16/09/2022 • Ólafur Ingþórsson

How to achieve business value with cloud transformation

When it comes to understanding and calculating the value proposition of cloud adoption, either migrating current services to the cloud or implementing new cloud-native services, there are some key factors involved that are often associated with the “Cloud Valu...

Ólafur Ingþórsson

The CVF consists of several pillars that help to gain an in-depth understanding of the cloud value proposition at various levels and, eventually, the tangible business outcome including improved ROI and reduced TCO.

Cloud adoption, especially cloud migration, can happen at different levels and for several reasons. For example, particularly with monolith applications, there are issues relating to scaling, component failures and slow deployment processes.

Many of these limitations can be overcome with the right cloud deployment stage or cloud transition, planning and architecture, such as decoupling services into microservices and moving into the cloud for improved operational resiliency, automatic scaling and removing single point of failure. 

The six R's

Traditionally, the different cloud adoption stages are split into six categories that relate to the six “R’s”:

  • Rehost – this is the typical “lift-and-shift" process of moving current workload to the cloud as-is. Normally, this is the fastest type of cloud transformation that can be beneficial, but most often doesn’t leverage that dynamic and cloud specific services that create the added value in cloud transformation. Many businesses start at this stage to test the waters of running in the cloud.

  • Replatform – is similar to Rehost except optimizations are done on the workload when migrated to the cloud. This could for example include selecting a more cost-effective database environment or choosing a managed service to decrease the operational burden and overheads. This stage can offer significant savings advantages over the Rehost stage.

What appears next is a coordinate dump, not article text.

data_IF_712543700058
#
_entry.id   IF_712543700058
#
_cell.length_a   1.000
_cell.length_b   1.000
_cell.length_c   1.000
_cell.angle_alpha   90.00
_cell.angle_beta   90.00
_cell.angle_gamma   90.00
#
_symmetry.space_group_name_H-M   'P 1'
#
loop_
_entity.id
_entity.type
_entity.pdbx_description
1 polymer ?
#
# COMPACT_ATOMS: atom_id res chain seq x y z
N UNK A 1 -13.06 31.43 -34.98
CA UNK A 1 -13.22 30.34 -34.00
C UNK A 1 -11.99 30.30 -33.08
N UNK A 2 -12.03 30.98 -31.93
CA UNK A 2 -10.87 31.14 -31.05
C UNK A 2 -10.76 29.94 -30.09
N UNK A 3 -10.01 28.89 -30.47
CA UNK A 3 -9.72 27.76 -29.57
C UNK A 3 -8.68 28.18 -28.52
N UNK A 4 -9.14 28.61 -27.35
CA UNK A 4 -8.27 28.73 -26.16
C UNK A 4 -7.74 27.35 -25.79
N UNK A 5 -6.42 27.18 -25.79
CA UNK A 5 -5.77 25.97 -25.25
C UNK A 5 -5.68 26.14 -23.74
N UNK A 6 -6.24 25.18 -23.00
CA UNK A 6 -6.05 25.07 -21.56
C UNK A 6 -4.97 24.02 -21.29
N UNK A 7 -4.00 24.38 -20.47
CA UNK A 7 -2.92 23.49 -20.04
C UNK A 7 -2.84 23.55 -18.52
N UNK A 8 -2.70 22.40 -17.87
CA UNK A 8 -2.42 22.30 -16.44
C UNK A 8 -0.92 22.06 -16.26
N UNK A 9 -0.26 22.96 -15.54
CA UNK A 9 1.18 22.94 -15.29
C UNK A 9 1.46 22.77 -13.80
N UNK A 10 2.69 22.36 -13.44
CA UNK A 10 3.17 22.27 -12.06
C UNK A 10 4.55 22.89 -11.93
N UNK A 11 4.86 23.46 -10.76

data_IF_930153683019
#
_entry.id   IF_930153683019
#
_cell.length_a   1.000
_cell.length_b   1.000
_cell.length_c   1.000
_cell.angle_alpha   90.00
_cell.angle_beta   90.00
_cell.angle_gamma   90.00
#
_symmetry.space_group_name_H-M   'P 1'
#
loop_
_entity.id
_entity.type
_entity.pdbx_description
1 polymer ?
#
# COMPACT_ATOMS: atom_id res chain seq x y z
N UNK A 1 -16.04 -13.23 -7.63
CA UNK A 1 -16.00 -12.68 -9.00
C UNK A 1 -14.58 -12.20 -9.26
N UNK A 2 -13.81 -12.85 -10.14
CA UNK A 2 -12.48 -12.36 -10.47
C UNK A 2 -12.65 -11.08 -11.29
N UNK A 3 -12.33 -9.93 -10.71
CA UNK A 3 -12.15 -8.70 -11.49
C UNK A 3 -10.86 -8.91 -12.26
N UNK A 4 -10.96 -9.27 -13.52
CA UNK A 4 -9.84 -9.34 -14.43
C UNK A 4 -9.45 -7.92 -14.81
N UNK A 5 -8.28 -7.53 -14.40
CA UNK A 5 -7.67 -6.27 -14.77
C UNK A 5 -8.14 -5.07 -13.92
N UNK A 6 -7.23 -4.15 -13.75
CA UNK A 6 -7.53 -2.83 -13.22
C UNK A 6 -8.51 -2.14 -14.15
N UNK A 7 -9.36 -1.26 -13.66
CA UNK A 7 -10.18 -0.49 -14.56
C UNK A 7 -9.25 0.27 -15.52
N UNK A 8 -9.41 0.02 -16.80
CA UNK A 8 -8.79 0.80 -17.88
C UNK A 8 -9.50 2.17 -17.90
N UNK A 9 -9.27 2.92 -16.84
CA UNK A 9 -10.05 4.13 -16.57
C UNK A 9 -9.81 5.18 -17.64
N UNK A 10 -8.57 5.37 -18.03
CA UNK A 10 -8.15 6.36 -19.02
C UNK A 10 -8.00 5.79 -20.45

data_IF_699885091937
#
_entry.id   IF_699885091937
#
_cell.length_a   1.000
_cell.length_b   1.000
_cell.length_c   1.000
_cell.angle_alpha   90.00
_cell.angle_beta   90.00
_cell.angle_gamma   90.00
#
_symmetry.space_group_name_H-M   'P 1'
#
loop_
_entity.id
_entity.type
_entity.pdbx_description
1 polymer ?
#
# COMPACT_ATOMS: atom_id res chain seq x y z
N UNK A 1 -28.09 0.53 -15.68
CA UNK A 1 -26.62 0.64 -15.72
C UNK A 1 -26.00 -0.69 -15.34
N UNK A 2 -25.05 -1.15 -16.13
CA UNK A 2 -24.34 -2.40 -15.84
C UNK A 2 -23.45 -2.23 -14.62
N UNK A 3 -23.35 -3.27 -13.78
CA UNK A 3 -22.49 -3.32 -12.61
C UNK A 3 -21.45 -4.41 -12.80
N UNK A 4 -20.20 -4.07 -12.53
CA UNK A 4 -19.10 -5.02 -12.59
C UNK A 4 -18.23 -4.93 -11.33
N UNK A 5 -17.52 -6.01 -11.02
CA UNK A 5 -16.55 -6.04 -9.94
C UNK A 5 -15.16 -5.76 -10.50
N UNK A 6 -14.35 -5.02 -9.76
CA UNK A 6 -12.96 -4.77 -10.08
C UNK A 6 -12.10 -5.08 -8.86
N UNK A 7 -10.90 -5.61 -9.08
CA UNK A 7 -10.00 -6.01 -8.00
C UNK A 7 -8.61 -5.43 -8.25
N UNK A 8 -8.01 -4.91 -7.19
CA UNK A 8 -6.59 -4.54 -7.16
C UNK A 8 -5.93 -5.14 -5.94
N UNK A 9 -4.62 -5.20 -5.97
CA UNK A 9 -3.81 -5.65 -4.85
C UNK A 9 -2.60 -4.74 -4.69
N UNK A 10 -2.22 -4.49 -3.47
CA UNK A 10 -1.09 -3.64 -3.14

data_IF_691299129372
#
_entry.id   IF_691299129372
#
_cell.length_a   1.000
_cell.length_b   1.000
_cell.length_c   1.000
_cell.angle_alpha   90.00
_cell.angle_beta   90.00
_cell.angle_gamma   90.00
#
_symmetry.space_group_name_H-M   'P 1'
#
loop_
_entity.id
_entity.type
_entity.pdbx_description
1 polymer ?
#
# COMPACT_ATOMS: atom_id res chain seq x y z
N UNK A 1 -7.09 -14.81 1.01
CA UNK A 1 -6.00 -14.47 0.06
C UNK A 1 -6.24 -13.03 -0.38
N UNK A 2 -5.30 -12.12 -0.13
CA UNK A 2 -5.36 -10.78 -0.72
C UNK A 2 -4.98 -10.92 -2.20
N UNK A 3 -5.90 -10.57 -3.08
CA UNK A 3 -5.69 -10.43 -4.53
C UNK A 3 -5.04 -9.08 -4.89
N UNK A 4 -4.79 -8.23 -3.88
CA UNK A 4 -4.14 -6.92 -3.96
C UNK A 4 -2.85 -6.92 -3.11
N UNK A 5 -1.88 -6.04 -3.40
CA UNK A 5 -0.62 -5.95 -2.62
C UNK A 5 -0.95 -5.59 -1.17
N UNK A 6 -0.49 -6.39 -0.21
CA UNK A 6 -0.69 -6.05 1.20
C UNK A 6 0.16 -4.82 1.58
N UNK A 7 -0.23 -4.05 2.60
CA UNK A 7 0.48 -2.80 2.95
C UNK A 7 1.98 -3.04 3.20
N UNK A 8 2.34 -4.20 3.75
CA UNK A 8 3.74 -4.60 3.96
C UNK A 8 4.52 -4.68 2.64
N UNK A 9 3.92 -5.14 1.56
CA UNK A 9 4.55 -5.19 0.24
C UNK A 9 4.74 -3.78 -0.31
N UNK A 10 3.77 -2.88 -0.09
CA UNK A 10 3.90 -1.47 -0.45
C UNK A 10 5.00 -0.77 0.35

• Repurchase - “drop-and-shop", it means a decision to move to another product altogether. It could for example relate to ending existing licensing and repurposing services on new platforms.

  • Refactor – means to “re-architect” an existing service or application, usually driven by improvement desire. Refactoring an old on-premises bound application into a cloud-native service leverage the latest cloud services, such as serverless, containers and application decoupling and usually delivers the most savings in the long run, due to operational efficiency and pure metered cost structure.

  • Retain – sometimes this makes the most sense. To retain an application, especially if it cannot be refactored or retired. This often applies to older ERP systems that are not always good candidates for cloud migration due to various reasons, such as networking, databases and more.

  • Retire – identifying assets and services that can be retired. It’s important to fully understand the value and expenses for each service or application and sometimes, when fully reviewed, does not really make sense to run any longer and can be shut off. It could also relate to the “Repurchase” factor, which could eventually include the mechanism of an asset to retire.

Identifying the correct cloud adoption stage integrates with the Cloud Value Framework to evaluate and position potential savings from an operational basis, including spending shift from capital to operational expenditures. There can be multiple opportunities for savings on different fronts, including direct infrastructure savings, time savings (productivity), less operational overhead and many more.